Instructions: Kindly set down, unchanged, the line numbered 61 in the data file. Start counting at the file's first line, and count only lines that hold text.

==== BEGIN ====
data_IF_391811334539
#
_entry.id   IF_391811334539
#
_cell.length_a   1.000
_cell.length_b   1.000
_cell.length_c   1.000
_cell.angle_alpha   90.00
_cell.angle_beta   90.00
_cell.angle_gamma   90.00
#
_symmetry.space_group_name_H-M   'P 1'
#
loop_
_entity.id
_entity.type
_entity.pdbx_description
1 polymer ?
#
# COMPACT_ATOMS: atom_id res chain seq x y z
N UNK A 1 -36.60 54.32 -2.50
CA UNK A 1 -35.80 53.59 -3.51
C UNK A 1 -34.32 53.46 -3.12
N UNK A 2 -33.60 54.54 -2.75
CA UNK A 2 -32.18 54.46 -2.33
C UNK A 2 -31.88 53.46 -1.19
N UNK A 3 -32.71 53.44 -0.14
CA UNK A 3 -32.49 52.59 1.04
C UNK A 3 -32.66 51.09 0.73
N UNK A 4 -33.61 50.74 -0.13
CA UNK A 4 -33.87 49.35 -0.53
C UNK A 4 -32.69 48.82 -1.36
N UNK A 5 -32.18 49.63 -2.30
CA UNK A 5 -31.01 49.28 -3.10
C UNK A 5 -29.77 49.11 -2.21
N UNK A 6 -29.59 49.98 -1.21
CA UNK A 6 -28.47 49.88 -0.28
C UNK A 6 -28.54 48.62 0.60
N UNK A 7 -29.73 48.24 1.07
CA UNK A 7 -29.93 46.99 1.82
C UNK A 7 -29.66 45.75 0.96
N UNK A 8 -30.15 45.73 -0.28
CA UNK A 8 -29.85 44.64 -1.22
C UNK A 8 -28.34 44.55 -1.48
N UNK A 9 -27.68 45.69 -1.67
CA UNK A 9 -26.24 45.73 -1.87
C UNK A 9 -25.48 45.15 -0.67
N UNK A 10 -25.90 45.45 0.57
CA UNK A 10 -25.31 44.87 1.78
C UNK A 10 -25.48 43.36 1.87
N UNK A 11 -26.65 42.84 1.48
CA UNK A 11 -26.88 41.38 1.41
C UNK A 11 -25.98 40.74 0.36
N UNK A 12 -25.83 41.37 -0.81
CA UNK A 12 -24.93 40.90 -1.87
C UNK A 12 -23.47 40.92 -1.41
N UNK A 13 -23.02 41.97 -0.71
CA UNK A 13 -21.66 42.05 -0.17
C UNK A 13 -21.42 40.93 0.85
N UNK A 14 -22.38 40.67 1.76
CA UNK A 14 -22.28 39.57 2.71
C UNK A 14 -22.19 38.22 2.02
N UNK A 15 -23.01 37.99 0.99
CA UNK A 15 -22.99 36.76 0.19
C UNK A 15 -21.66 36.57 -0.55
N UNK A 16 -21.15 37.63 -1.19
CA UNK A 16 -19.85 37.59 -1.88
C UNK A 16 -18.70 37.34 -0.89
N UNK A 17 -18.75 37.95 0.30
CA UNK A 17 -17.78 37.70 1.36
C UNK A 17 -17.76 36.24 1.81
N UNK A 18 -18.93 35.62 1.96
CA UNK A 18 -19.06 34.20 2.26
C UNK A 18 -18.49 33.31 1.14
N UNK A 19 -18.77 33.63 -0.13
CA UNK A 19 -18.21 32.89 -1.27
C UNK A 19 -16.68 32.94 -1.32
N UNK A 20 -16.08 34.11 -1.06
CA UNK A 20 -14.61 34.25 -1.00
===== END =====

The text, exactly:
CA UNK A 14 -22.28 39.57 2.71